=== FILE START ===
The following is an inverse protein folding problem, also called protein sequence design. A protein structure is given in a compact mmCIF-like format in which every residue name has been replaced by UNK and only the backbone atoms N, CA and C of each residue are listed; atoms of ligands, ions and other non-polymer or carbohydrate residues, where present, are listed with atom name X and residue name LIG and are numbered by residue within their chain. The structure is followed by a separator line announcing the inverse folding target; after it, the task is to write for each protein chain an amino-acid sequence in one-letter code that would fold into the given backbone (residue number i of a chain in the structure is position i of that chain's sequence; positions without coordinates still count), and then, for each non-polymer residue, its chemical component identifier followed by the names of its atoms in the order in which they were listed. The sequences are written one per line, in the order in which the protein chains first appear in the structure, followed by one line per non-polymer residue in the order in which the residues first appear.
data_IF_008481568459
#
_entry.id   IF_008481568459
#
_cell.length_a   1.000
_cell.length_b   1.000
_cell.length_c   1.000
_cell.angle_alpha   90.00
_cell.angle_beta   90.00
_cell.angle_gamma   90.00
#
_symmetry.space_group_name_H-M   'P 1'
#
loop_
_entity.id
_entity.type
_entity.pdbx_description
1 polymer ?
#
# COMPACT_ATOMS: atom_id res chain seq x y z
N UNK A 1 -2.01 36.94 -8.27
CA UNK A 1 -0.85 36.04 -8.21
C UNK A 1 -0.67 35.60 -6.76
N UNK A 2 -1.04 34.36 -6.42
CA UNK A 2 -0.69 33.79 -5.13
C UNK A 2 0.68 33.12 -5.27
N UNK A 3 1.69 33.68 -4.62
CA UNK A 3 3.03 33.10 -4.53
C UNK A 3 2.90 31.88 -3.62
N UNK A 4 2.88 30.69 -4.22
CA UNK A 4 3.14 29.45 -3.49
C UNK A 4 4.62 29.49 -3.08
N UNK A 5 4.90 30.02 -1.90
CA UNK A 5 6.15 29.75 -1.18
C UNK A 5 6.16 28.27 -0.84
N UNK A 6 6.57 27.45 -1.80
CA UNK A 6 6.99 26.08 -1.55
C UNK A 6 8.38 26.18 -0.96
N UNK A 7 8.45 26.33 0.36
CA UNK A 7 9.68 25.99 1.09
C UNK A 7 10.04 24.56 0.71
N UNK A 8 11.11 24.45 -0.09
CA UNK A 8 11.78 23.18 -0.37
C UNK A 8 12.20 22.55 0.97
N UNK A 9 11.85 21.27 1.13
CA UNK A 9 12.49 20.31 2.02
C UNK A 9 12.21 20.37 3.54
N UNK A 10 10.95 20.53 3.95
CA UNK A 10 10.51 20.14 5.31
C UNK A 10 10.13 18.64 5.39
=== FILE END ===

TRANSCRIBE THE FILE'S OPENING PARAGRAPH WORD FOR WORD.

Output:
The following is an inverse protein folding problem, also called protein sequence design. A protein structure is given in a compact mmCIF-like format in which every residue name has been replaced by UNK and only the backbone atoms N, CA and C of each residue are listed; atoms of ligands, ions and other non-polymer or carbohydrate residues, where present, are listed with atom name X and residue name LIG and are numbered by residue within their chain. The structure is followed by a separator line announcing the inverse folding target; after it, the task is to write for each protein chain an amino-acid sequence in one-letter code that would fold into the given backbone (residue number i of a chain in the structure is position i of that chain's sequence; positions without coordinates still count), and then, for each non-polymer residue, its chemical component identifier followed by the names of its atoms in the order in which they were listed. The sequences are written one per line, in the order in which the protein chains first appear in the structure, followed by one line per non-polymer residue in the order in which the residues first appear.